Dopamine D2 receptor gene variants and quantitative measures of positive and negative symptom response following clozapine treatment

Rudi Hwang, Takahiro Shinkai, Vincenzo Deluca, Fabio Macciardi, Steven Potkin, Herbert Y. Meltzer, James L. Kennedy*

*Corresponding author for this work

Research output: Contribution to journalArticle

38 Scopus citations

Abstract

Objective: Explore relationships between 12 dopamine D2 gene variants and quantitative measures of positive and negative symptom response following clozapine treatment in two treatment refractory or intolerant populations (Caucasian and African-American). Experimental procedures: Subjects included 97 Caucasian and 35 African-American DSM-III-R or DSM-IV schizophrenics and were genotyped by 5′-exonuclease fluorescence assays. Genotype, allele +/- and haplotype groups were compared on Brief Psychiatric Rating Scale (BPRS) overall, positive (BPOS) and negative symptom subscales (BNEG) using analysis of variance. Results: In Caucasians, no significant associations were found for any individual polymorphisms or haplotypes. In African-Americans, the TaqIB B2 (T) allele and rs1125394 allele 1 (A), and a two-marker haplotype containing these two alleles were associated with improvement in overall BPRS and BPOS response. Conclusions: Variability in clozapine response is still not fully understood and likely involves multiple factors. This study suggests that D2 receptor gene variants may be among such factors.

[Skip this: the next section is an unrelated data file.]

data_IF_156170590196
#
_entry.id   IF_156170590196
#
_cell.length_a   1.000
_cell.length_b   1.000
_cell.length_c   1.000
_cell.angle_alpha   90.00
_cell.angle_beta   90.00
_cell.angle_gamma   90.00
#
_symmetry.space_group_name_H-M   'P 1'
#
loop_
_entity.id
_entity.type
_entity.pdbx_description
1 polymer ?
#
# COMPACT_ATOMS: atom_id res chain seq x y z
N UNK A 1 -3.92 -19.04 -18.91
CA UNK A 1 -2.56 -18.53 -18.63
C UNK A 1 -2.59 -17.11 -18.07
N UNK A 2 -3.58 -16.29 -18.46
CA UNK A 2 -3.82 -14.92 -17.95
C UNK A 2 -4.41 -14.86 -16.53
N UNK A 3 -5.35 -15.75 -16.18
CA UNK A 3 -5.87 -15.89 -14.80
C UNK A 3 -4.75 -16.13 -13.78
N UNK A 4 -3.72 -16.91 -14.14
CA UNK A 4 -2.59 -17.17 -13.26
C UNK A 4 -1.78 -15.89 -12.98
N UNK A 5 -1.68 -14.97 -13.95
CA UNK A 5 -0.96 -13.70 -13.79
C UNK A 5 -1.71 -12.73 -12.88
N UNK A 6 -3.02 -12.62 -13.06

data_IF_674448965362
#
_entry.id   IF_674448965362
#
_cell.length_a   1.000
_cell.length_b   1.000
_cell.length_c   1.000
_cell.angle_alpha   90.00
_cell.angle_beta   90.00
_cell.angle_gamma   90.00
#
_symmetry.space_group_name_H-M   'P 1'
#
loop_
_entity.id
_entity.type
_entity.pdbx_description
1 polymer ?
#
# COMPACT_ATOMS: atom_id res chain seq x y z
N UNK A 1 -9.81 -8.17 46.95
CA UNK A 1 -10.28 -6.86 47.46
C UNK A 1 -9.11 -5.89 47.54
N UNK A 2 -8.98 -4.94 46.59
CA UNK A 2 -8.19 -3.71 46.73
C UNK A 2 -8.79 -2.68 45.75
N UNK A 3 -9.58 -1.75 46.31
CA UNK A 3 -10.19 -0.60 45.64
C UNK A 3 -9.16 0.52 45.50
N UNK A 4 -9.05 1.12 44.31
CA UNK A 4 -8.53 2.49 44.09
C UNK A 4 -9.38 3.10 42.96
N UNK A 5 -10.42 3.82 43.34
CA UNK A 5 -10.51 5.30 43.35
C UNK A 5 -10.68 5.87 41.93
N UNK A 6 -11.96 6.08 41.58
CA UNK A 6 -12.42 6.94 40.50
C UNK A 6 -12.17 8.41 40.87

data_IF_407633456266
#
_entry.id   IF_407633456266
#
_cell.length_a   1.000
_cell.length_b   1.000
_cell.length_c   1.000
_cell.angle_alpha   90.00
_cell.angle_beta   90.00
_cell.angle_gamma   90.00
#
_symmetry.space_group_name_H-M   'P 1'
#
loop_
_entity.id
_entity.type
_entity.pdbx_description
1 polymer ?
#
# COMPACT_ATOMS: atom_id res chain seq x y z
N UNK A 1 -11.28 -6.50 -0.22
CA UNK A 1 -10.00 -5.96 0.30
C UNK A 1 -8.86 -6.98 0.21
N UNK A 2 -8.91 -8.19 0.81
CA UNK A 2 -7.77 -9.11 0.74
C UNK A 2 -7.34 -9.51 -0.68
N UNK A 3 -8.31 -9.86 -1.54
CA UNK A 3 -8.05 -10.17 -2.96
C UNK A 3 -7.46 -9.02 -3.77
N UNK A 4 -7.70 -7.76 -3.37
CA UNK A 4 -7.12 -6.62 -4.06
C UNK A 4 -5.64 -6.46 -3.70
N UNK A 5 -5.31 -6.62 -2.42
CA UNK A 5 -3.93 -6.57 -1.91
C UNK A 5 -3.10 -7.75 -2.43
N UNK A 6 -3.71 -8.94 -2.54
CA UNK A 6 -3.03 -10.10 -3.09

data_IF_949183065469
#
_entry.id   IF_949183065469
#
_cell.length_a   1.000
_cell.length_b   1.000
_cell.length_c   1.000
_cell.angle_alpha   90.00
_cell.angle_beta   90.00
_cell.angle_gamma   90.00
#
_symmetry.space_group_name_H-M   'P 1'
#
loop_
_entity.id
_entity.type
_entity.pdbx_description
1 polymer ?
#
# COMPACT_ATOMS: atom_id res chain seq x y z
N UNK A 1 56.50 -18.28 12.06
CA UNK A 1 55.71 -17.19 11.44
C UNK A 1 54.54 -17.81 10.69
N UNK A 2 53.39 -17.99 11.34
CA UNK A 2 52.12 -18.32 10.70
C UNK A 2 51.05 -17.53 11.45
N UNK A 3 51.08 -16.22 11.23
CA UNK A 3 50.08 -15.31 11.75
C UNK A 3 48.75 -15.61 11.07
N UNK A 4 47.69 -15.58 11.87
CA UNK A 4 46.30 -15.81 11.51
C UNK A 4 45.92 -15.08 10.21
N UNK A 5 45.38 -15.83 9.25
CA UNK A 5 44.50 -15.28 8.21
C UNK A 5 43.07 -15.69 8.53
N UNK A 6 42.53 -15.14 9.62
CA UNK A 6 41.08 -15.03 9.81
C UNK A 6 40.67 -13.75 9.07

Original languageEnglish (US)
Pages (from-to)248-259
Number of pages12
JournalEuropean Neuropsychopharmacology
Volume16
Issue number4
DOIs
StatePublished - May 1 2006

Keywords

  • Antipsychotics
  • Clozapine
  • D2
  • Dopamine
  • Pharmacogenetics
  • Response

ASJC Scopus subject areas

  • Pharmacology
  • Neurology
  • Clinical Neurology
  • Psychiatry and Mental health
  • Biological Psychiatry
  • Pharmacology (medical)

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